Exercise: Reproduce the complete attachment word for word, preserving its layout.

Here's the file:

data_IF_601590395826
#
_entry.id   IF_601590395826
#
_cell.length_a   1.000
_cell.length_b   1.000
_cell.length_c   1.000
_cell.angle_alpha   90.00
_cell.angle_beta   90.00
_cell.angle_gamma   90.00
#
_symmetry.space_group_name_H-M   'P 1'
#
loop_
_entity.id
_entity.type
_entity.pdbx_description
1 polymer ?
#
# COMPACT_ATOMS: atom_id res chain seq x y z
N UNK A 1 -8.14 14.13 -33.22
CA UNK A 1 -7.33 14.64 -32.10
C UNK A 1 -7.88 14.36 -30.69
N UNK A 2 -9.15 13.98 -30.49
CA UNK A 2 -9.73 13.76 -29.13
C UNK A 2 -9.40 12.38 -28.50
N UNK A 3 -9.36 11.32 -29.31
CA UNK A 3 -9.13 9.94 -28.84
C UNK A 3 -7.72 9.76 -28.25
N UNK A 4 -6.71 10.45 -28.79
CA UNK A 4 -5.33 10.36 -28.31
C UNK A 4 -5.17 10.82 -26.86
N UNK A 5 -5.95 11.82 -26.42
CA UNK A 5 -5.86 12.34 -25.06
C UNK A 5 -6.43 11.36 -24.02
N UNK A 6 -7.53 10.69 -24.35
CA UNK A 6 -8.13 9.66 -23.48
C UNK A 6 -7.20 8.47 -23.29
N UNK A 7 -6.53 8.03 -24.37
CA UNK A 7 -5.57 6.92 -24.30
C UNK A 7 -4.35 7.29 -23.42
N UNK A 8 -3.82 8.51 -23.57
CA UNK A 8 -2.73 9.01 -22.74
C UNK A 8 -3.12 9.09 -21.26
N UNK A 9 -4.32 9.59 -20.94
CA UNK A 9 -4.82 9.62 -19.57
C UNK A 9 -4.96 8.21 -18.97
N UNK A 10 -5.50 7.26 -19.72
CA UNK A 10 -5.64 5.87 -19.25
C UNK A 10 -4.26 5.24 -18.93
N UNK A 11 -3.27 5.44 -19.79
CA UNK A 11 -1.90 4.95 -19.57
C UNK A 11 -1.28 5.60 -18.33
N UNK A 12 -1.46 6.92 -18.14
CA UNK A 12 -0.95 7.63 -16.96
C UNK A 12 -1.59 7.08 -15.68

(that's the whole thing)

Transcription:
data_IF_601590395826
#
_entry.id   IF_601590395826
#
_cell.length_a   1.000
_cell.length_b   1.000
_cell.length_c   1.000
_cell.angle_alpha   90.00
_cell.angle_beta   90.00
_cell.angle_gamma   90.00
#
_symmetry.space_group_name_H-M   'P 1'
#
loop_
_entity.id
_entity.type
_entity.pdbx_description
1 polymer ?
#
# COMPACT_ATOMS: atom_id res chain seq x y z
N UNK A 1 -8.14 14.13 -33.22
CA UNK A 1 -7.33 14.64 -32.10
C UNK A 1 -7.88 14.36 -30.69
N UNK A 2 -9.15 13.98 -30.49
CA UNK A 2 -9.73 13.76 -29.13
C UNK A 2 -9.40 12.38 -28.50
N UNK A 3 -9.36 11.32 -29.31
CA UNK A 3 -9.13 9.94 -28.84
C UNK A 3 -7.72 9.76 -28.25
N UNK A 4 -6.71 10.45 -28.79
CA UNK A 4 -5.33 10.36 -28.31
C UNK A 4 -5.17 10.82 -26.86
N UNK A 5 -5.95 11.82 -26.42
CA UNK A 5 -5.86 12.34 -25.06
C UNK A 5 -6.43 11.36 -24.02
N UNK A 6 -7.53 10.69 -24.35
CA UNK A 6 -8.13 9.66 -23.48
C UNK A 6 -7.20 8.47 -23.29
N UNK A 7 -6.53 8.03 -24.37
CA UNK A 7 -5.57 6.92 -24.30
C UNK A 7 -4.35 7.29 -23.42
N UNK A 8 -3.82 8.51 -23.57
CA UNK A 8 -2.73 9.01 -22.74
C UNK A 8 -3.12 9.09 -21.26
N UNK A 9 -4.32 9.59 -20.94
CA UNK A 9 -4.82 9.62 -19.57
C UNK A 9 -4.96 8.21 -18.97
N UNK A 10 -5.50 7.26 -19.72
CA UNK A 10 -5.64 5.87 -19.25
C UNK A 10 -4.26 5.24 -18.93
N UNK A 11 -3.27 5.44 -19.79
CA UNK A 11 -1.90 4.95 -19.57
C UNK A 11 -1.28 5.60 -18.33
N UNK A 12 -1.46 6.92 -18.14
CA UNK A 12 -0.95 7.63 -16.96
C UNK A 12 -1.59 7.08 -15.68